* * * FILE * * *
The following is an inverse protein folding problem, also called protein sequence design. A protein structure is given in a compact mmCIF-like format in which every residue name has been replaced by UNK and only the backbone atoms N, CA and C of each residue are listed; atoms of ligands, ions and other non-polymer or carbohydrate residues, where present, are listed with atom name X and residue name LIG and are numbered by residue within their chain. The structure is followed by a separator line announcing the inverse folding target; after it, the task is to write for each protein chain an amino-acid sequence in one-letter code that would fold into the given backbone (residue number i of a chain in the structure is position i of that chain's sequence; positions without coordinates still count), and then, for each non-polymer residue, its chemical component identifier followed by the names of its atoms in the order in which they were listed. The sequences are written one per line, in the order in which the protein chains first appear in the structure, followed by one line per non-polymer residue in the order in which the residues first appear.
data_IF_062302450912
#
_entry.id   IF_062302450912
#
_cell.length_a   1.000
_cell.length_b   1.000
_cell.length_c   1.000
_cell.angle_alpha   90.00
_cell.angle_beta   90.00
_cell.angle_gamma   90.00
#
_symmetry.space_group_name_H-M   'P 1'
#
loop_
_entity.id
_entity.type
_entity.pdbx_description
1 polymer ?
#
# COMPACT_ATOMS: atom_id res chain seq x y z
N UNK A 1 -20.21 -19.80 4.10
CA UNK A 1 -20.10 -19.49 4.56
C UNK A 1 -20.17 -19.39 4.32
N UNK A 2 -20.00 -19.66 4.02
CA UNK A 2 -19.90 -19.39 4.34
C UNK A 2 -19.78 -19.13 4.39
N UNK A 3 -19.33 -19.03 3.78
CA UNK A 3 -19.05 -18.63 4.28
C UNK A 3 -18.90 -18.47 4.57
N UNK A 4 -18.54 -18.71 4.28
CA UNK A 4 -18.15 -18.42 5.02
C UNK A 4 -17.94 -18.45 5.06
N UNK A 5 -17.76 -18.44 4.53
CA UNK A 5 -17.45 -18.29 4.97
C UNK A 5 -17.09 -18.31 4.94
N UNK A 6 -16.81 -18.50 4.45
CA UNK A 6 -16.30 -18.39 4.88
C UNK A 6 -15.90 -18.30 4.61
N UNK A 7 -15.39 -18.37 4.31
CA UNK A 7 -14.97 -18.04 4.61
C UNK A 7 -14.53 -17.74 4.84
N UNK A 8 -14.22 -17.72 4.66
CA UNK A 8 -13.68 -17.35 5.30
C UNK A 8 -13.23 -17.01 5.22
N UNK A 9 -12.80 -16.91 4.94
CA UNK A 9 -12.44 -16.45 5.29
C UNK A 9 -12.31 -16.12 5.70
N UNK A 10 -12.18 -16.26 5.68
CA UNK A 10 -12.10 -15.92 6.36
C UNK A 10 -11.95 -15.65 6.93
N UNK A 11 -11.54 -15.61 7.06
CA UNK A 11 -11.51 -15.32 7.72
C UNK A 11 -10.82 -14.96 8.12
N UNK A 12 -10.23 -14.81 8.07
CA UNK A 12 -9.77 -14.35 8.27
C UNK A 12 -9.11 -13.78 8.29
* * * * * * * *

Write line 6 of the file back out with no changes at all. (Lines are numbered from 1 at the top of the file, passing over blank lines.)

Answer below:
_cell.length_a   1.000